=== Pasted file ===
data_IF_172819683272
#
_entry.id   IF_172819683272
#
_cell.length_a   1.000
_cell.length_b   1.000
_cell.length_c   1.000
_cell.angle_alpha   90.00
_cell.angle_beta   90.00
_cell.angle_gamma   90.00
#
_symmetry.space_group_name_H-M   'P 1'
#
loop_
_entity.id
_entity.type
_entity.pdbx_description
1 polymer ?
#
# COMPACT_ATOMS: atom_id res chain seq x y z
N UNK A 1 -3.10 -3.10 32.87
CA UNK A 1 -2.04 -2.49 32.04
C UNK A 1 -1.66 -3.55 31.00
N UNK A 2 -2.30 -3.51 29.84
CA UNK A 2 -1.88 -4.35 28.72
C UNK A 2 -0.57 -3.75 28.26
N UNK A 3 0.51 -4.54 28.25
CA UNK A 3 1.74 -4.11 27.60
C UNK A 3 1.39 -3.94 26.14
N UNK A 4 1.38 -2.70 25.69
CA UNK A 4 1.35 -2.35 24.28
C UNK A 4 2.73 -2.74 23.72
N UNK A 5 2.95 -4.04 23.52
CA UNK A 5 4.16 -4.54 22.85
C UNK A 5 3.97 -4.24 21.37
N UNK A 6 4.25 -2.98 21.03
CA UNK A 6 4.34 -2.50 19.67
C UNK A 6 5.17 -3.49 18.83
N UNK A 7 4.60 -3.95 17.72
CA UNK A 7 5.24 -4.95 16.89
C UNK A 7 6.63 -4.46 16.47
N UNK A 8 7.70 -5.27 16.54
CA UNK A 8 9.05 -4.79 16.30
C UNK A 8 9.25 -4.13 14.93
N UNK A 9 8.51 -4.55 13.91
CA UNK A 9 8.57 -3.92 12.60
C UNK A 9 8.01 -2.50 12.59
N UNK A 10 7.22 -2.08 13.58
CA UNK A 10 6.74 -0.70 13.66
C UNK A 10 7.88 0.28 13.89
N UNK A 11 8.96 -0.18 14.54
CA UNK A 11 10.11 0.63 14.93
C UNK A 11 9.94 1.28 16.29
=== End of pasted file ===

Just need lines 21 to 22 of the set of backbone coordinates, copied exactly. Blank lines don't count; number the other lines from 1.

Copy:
N UNK A 1 -3.10 -3.10 32.87
CA UNK A 1 -2.04 -2.49 32.04